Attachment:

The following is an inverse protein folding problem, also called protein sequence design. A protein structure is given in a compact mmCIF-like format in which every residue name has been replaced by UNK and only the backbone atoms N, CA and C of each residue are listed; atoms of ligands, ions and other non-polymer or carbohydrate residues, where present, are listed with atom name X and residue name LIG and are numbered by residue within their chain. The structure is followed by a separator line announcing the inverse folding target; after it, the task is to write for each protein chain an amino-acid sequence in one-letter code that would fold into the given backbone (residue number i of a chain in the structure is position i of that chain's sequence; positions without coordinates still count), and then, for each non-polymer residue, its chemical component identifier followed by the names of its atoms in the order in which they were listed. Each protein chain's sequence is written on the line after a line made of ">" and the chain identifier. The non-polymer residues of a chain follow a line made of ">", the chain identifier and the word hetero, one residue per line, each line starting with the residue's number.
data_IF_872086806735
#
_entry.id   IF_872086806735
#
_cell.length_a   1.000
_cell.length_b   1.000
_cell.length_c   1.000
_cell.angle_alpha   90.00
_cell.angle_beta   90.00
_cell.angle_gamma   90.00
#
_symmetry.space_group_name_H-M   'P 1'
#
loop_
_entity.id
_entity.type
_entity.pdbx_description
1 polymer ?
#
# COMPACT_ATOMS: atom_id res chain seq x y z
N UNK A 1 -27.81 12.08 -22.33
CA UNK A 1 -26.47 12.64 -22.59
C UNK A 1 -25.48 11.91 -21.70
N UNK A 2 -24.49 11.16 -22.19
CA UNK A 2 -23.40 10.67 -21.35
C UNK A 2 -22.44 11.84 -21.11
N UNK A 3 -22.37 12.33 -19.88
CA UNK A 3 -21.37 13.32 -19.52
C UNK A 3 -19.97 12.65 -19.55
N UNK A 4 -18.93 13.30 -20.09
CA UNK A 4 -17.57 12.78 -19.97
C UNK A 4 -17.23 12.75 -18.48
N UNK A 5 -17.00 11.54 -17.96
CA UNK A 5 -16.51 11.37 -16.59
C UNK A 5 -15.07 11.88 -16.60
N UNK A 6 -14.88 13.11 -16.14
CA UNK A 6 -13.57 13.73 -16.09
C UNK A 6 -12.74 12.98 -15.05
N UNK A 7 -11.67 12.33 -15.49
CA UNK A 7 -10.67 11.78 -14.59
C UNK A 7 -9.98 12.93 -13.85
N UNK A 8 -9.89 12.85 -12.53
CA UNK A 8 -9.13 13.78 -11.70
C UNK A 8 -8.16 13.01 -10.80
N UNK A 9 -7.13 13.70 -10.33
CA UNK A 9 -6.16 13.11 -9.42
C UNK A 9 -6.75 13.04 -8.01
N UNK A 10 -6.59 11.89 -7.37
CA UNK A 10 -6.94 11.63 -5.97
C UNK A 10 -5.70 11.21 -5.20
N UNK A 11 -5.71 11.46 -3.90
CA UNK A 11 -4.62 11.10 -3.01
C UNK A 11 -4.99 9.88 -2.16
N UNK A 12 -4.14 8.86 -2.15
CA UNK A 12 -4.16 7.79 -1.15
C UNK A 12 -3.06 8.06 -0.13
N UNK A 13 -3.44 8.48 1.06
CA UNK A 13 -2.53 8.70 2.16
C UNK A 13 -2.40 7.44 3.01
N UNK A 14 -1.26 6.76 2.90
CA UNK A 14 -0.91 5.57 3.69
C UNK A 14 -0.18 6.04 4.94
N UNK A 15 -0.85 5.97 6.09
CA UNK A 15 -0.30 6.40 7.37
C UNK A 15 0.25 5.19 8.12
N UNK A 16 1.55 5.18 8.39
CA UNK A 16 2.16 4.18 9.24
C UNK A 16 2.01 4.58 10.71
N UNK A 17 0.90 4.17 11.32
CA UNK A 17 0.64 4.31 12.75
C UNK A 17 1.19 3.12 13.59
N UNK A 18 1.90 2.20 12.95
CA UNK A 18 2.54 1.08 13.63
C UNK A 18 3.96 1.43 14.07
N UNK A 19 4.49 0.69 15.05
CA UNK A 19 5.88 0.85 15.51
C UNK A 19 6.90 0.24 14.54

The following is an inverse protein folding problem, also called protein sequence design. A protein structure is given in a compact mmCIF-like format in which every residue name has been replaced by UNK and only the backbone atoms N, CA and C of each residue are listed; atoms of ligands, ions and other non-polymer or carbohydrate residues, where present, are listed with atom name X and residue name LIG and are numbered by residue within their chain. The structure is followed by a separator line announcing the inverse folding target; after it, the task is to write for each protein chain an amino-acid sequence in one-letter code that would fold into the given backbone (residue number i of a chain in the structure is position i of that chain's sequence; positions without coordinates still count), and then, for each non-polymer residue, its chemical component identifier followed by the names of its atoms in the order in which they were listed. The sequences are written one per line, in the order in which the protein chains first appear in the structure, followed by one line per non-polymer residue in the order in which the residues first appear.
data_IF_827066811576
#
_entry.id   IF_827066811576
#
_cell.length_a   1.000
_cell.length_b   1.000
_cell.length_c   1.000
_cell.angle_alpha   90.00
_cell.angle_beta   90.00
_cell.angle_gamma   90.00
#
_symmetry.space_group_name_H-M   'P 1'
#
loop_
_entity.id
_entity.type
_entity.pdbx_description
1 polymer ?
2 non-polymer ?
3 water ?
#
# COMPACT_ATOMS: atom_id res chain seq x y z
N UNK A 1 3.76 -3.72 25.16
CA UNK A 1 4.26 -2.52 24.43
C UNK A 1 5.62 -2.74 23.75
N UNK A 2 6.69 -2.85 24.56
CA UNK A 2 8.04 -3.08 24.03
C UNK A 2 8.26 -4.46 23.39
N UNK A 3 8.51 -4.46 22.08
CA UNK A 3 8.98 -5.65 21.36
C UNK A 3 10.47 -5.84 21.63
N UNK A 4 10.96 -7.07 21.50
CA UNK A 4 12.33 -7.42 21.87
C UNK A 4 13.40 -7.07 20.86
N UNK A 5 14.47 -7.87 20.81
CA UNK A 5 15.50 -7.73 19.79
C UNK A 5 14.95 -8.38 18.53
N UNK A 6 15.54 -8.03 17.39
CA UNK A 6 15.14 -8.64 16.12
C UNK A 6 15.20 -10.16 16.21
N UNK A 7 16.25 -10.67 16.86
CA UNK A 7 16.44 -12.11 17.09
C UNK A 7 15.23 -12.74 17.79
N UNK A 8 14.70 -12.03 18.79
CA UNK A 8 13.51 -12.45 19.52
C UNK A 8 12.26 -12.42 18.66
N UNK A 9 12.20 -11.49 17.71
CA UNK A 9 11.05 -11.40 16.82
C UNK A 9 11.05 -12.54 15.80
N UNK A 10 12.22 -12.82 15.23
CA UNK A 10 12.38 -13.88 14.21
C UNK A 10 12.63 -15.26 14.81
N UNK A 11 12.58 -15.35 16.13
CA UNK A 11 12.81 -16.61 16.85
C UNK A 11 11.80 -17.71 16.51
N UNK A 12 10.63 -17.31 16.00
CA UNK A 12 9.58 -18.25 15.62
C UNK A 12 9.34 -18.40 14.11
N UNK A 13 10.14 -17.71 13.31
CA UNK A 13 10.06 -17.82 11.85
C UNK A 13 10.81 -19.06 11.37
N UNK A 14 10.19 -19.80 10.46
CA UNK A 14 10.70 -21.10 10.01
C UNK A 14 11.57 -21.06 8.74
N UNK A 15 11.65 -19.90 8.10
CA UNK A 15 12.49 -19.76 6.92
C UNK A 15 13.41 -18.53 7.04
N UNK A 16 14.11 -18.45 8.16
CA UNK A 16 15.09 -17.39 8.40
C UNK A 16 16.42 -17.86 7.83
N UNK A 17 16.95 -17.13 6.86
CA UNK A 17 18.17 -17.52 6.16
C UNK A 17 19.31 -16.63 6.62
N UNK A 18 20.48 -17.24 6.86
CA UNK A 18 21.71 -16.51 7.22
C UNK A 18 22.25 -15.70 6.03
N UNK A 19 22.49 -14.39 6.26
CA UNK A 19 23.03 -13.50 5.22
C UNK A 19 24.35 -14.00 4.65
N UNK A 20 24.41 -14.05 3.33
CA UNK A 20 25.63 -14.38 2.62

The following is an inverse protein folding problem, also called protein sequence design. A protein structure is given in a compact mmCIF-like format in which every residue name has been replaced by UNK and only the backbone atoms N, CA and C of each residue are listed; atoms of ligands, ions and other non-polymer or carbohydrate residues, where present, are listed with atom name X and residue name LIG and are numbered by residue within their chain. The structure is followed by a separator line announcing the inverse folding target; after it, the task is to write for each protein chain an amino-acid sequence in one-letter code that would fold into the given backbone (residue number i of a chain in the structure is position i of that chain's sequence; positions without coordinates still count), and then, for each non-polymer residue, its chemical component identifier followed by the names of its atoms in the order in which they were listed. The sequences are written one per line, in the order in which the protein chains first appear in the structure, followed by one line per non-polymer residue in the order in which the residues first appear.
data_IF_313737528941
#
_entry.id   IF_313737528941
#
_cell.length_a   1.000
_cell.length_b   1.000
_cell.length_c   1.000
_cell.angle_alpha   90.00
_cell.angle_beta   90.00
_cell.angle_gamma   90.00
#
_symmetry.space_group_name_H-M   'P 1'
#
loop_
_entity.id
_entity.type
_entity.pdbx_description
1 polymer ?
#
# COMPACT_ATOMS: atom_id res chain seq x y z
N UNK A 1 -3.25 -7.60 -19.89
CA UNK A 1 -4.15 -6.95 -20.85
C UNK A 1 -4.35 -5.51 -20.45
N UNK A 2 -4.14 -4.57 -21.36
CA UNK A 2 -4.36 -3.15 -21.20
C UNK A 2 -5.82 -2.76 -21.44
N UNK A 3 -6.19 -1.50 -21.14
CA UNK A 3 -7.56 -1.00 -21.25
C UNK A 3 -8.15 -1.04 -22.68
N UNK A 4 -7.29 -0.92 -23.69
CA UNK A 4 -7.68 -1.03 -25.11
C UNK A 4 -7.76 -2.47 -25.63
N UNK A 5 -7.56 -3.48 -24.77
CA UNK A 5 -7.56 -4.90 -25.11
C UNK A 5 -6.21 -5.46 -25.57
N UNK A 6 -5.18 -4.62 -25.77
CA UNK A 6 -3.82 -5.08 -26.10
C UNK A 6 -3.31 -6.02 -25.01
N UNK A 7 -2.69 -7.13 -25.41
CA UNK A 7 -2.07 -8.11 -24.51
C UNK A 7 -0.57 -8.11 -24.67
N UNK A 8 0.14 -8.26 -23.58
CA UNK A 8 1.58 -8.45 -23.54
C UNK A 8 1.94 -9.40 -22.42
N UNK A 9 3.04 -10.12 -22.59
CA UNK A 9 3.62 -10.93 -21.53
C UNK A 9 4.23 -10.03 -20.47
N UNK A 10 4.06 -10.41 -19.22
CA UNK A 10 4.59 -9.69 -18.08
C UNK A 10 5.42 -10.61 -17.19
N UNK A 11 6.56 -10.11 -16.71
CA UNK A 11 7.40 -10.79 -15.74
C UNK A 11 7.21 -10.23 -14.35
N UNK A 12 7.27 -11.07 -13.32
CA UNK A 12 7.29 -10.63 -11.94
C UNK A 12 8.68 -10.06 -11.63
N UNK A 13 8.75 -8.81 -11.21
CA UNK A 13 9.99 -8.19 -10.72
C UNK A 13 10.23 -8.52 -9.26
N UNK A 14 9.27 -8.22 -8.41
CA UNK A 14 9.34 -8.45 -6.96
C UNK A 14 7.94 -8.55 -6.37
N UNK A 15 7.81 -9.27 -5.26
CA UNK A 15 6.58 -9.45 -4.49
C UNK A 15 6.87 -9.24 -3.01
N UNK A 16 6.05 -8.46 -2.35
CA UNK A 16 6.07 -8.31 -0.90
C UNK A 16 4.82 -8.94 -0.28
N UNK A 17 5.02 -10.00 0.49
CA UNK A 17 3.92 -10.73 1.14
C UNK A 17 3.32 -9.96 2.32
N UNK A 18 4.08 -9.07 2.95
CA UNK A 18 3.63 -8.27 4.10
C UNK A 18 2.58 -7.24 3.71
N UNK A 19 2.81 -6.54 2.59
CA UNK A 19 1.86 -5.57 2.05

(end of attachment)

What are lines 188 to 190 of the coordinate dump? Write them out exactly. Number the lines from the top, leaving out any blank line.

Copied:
N UNK A 3 -6.19 -1.50 -21.14
CA UNK A 3 -7.56 -1.00 -21.25
C UNK A 3 -8.15 -1.04 -22.68